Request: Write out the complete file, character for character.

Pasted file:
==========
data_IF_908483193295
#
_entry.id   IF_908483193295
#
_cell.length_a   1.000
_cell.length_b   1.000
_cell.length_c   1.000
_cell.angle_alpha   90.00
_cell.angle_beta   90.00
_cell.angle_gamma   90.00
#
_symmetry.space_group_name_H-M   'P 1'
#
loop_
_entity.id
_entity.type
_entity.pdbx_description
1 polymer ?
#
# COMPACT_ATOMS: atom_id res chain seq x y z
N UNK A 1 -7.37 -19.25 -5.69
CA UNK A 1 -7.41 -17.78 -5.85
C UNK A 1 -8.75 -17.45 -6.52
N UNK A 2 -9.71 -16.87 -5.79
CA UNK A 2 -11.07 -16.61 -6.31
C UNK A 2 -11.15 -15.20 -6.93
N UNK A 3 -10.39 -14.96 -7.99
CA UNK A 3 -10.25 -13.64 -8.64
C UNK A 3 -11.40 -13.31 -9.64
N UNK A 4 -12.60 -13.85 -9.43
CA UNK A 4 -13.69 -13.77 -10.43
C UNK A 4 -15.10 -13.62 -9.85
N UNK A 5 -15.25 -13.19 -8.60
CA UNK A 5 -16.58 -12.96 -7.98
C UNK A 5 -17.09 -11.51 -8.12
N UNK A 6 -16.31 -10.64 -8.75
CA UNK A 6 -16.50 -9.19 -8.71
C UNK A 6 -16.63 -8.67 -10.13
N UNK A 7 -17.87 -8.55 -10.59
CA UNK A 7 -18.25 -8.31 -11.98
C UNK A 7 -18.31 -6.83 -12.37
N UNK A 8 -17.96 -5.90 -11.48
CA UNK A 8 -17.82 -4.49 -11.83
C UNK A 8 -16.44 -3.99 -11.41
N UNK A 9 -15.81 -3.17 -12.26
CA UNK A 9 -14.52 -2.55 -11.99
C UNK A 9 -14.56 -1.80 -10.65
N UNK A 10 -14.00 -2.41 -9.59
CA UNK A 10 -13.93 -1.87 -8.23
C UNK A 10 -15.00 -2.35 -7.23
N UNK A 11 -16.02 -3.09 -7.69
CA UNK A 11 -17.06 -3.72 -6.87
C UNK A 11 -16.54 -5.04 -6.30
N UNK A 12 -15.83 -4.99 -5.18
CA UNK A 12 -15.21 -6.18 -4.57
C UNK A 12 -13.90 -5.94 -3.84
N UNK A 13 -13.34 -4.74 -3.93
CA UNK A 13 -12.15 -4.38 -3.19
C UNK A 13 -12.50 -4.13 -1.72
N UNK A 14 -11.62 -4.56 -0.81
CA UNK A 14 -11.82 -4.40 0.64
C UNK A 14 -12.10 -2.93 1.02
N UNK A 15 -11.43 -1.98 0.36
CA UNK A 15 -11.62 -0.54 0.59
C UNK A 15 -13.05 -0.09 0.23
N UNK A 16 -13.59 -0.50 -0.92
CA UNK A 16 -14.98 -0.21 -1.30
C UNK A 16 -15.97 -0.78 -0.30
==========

data_IF_908483193295
#
_entry.id   IF_908483193295
#
_cell.length_a   1.000
_cell.length_b   1.000
_cell.length_c   1.000
_cell.angle_alpha   90.00
_cell.angle_beta   90.00
_cell.angle_gamma   90.00
#
_symmetry.space_group_name_H-M   'P 1'
#
loop_
_entity.id
_entity.type
_entity.pdbx_description
1 polymer ?
#
# COMPACT_ATOMS: atom_id res chain seq x y z
N UNK A 1 -7.37 -19.25 -5.69
CA UNK A 1 -7.41 -17.78 -5.85
C UNK A 1 -8.75 -17.45 -6.52
N UNK A 2 -9.71 -16.87 -5.79
CA UNK A 2 -11.07 -16.61 -6.31
C UNK A 2 -11.15 -15.20 -6.93
N UNK A 3 -10.39 -14.96 -7.99
CA UNK A 3 -10.25 -13.64 -8.64
C UNK A 3 -11.40 -13.31 -9.64
N UNK A 4 -12.60 -13.85 -9.43
CA UNK A 4 -13.69 -13.77 -10.43
C UNK A 4 -15.10 -13.62 -9.85
N UNK A 5 -15.25 -13.19 -8.60
CA UNK A 5 -16.58 -12.96 -7.98
C UNK A 5 -17.09 -11.51 -8.12
N UNK A 6 -16.31 -10.64 -8.75
CA UNK A 6 -16.50 -9.19 -8.71
C UNK A 6 -16.63 -8.67 -10.13
N UNK A 7 -17.87 -8.55 -10.59
CA UNK A 7 -18.25 -8.31 -11.98
C UNK A 7 -18.31 -6.83 -12.37
N UNK A 8 -17.96 -5.90 -11.48
CA UNK A 8 -17.82 -4.49 -11.83
C UNK A 8 -16.44 -3.99 -11.41
N UNK A 9 -15.81 -3.17 -12.26
CA UNK A 9 -14.52 -2.55 -11.99
C UNK A 9 -14.56 -1.80 -10.65
N UNK A 10 -14.00 -2.41 -9.59
CA UNK A 10 -13.93 -1.87 -8.23
C UNK A 10 -15.00 -2.35 -7.23
N UNK A 11 -16.02 -3.09 -7.69
CA UNK A 11 -17.06 -3.72 -6.87
C UNK A 11 -16.54 -5.04 -6.30
N UNK A 12 -15.83 -4.99 -5.18
CA UNK A 12 -15.21 -6.18 -4.57
C UNK A 12 -13.90 -5.94 -3.84
N UNK A 13 -13.34 -4.74 -3.93
CA UNK A 13 -12.15 -4.38 -3.19
C UNK A 13 -12.50 -4.13 -1.72
N UNK A 14 -11.62 -4.56 -0.81
CA UNK A 14 -11.82 -4.40 0.64
C UNK A 14 -12.10 -2.93 1.02
N UNK A 15 -11.43 -1.98 0.36
CA UNK A 15 -11.62 -0.54 0.59
C UNK A 15 -13.05 -0.09 0.23
N UNK A 16 -13.59 -0.50 -0.92
CA UNK A 16 -14.98 -0.21 -1.30
C UNK A 16 -15.97 -0.78 -0.30